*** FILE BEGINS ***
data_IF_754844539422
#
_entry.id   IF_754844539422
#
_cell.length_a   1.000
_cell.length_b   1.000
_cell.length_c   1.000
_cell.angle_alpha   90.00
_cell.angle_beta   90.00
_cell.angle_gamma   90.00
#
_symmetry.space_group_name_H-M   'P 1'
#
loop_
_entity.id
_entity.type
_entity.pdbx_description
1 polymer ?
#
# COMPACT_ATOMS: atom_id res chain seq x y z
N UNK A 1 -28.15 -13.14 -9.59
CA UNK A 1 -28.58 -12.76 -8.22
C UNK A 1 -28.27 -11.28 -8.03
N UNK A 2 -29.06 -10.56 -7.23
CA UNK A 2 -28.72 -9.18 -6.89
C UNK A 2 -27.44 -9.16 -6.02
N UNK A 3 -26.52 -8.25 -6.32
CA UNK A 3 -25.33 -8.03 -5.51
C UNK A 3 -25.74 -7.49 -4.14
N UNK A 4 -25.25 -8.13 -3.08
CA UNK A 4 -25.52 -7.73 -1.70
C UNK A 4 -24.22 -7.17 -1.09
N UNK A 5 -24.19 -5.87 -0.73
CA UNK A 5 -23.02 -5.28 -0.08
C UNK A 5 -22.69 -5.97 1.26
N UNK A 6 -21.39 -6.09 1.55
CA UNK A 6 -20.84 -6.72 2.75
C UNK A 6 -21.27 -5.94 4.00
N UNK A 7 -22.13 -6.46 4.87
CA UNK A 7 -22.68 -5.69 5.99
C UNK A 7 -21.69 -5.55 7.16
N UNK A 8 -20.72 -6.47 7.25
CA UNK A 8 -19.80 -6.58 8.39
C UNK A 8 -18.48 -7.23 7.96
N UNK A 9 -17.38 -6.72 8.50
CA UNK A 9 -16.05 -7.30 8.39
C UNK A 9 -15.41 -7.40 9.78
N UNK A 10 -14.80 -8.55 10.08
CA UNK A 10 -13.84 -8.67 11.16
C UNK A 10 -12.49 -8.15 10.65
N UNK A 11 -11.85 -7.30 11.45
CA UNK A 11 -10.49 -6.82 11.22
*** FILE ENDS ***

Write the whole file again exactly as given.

data_IF_754844539422
#
_entry.id   IF_754844539422
#
_cell.length_a   1.000
_cell.length_b   1.000
_cell.length_c   1.000
_cell.angle_alpha   90.00
_cell.angle_beta   90.00
_cell.angle_gamma   90.00
#
_symmetry.space_group_name_H-M   'P 1'
#
loop_
_entity.id
_entity.type
_entity.pdbx_description
1 polymer ?
#
# COMPACT_ATOMS: atom_id res chain seq x y z
N UNK A 1 -28.15 -13.14 -9.59
CA UNK A 1 -28.58 -12.76 -8.22
C UNK A 1 -28.27 -11.28 -8.03
N UNK A 2 -29.06 -10.56 -7.23
CA UNK A 2 -28.72 -9.18 -6.89
C UNK A 2 -27.44 -9.16 -6.02
N UNK A 3 -26.52 -8.25 -6.32
CA UNK A 3 -25.33 -8.03 -5.51
C UNK A 3 -25.74 -7.49 -4.14
N UNK A 4 -25.25 -8.13 -3.08
CA UNK A 4 -25.52 -7.73 -1.70
C UNK A 4 -24.22 -7.17 -1.09
N UNK A 5 -24.19 -5.87 -0.73
CA UNK A 5 -23.02 -5.28 -0.08
C UNK A 5 -22.69 -5.97 1.26
N UNK A 6 -21.39 -6.09 1.55
CA UNK A 6 -20.84 -6.72 2.75
C UNK A 6 -21.27 -5.94 4.00
N UNK A 7 -22.13 -6.46 4.87
CA UNK A 7 -22.68 -5.69 5.99
C UNK A 7 -21.69 -5.55 7.16
N UNK A 8 -20.72 -6.47 7.25
CA UNK A 8 -19.80 -6.58 8.39
C UNK A 8 -18.48 -7.23 7.96
N UNK A 9 -17.38 -6.72 8.50
CA UNK A 9 -16.05 -7.30 8.39
C UNK A 9 -15.41 -7.40 9.78
N UNK A 10 -14.80 -8.55 10.08
CA UNK A 10 -13.84 -8.67 11.16
C UNK A 10 -12.49 -8.15 10.65
N UNK A 11 -11.85 -7.30 11.45
CA UNK A 11 -10.49 -6.82 11.22